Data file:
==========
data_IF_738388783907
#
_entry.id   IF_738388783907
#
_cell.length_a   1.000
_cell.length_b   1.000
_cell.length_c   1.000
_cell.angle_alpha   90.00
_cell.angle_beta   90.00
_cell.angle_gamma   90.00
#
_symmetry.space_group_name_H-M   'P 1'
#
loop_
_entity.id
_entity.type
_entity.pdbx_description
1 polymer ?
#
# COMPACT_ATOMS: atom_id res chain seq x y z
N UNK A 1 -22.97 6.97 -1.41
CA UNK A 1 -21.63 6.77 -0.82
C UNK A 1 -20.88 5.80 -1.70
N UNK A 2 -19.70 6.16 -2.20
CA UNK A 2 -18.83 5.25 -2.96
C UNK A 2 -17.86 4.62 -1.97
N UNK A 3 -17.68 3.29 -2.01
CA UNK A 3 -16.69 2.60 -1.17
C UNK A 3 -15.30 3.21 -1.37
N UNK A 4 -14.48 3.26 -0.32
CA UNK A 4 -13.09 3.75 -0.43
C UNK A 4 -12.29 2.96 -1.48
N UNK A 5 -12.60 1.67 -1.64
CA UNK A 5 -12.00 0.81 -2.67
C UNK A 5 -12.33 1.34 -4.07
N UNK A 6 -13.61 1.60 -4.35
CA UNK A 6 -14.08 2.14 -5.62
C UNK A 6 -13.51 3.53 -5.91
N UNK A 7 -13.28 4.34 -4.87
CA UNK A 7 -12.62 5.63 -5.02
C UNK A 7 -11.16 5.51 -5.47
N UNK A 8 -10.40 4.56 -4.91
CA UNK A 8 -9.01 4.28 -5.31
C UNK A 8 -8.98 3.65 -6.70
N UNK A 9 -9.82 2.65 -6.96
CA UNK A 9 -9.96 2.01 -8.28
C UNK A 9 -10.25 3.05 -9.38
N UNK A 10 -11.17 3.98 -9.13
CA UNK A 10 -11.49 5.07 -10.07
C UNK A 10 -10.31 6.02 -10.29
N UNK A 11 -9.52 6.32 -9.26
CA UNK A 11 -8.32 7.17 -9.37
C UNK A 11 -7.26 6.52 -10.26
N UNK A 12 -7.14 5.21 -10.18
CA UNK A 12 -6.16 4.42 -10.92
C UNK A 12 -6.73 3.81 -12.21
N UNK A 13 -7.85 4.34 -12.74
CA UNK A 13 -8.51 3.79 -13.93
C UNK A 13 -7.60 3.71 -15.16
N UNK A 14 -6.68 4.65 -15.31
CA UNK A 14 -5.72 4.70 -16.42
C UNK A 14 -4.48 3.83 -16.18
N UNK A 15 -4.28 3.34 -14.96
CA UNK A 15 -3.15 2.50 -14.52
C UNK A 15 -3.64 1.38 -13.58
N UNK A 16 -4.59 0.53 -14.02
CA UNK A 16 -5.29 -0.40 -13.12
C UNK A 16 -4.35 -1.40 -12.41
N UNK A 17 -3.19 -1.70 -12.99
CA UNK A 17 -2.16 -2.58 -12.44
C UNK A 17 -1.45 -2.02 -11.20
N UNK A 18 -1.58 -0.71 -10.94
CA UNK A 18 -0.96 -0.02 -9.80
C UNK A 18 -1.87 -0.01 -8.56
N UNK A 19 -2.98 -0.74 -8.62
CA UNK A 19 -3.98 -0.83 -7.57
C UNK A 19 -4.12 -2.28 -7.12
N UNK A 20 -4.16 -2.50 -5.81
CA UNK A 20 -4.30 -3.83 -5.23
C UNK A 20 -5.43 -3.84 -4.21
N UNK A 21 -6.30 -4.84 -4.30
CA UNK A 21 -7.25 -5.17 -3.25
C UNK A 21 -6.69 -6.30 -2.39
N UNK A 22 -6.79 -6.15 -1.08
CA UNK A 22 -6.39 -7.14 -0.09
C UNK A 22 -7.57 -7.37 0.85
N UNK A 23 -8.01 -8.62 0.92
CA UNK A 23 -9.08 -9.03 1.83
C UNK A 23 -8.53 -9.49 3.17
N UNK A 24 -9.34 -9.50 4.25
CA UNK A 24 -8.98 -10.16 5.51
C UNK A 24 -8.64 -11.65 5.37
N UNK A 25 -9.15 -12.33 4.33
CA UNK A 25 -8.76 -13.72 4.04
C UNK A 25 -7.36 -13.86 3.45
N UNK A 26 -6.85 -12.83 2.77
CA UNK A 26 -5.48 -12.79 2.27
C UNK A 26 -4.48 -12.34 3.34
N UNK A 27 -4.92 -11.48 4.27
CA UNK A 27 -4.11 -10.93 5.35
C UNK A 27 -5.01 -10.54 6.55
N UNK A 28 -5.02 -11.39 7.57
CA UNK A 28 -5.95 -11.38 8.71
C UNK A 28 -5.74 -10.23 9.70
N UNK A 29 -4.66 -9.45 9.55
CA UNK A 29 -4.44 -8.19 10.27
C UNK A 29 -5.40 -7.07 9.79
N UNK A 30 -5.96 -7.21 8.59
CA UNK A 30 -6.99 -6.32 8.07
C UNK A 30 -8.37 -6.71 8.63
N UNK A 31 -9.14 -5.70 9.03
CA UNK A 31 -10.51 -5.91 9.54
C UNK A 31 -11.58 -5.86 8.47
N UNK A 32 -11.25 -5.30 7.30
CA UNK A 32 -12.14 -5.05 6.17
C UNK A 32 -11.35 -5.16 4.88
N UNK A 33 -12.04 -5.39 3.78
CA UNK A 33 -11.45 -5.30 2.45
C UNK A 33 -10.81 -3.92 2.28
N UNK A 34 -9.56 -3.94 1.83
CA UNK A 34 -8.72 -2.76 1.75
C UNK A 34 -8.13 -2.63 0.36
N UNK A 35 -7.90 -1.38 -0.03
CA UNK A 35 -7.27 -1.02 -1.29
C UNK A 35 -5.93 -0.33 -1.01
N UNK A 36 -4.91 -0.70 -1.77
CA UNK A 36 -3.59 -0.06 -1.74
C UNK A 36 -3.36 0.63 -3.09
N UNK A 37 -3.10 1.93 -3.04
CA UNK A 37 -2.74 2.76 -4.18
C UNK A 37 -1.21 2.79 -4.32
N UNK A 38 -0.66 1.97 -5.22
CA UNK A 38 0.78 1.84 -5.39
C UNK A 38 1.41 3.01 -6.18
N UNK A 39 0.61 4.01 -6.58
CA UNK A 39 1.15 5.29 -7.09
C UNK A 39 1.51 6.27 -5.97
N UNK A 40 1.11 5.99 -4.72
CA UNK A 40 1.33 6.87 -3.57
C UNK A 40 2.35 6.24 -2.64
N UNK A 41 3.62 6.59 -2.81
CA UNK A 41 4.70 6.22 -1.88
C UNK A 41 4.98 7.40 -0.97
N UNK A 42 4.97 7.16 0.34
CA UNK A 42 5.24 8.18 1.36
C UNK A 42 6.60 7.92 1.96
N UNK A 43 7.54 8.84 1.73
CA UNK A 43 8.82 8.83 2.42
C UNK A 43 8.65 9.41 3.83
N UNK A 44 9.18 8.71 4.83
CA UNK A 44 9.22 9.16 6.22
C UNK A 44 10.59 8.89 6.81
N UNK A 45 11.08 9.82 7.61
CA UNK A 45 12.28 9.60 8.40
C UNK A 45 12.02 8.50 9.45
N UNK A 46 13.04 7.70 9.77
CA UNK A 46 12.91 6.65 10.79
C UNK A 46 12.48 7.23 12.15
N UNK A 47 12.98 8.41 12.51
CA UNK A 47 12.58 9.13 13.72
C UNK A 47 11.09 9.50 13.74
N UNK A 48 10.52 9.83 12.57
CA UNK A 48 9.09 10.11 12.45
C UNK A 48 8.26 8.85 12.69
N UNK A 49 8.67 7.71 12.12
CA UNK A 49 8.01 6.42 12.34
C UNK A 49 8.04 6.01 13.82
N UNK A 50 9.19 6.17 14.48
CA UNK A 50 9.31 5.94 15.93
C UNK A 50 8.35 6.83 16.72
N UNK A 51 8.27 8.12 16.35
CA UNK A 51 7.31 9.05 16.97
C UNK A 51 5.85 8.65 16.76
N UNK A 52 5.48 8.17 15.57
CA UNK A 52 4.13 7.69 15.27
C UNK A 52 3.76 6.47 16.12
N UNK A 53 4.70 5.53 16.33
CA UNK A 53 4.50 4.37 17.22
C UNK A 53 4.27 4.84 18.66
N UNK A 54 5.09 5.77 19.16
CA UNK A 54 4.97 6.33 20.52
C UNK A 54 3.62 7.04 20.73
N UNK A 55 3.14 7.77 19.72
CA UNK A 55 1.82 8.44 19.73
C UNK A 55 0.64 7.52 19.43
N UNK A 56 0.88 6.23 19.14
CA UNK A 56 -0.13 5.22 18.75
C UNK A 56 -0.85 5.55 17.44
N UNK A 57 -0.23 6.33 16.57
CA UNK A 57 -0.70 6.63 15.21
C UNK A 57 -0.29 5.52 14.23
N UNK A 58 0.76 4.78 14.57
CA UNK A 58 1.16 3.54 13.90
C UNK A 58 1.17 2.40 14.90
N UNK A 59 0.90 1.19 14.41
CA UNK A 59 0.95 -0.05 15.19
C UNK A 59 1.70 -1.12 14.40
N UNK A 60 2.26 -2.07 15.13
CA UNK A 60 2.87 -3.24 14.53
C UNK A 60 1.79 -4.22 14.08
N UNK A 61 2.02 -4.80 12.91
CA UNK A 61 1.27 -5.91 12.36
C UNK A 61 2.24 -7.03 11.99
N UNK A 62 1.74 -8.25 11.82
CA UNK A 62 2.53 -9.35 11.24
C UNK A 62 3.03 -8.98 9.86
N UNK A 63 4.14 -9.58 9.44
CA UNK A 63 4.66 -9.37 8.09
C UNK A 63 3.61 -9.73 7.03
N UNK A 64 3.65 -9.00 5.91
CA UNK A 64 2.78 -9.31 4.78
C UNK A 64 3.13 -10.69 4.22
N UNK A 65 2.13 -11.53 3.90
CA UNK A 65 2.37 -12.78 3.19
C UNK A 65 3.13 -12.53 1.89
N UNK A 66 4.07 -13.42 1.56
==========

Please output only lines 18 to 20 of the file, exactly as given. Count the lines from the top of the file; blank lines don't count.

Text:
1 polymer ?
#
# COMPACT_ATOMS: atom_id res chain seq x y z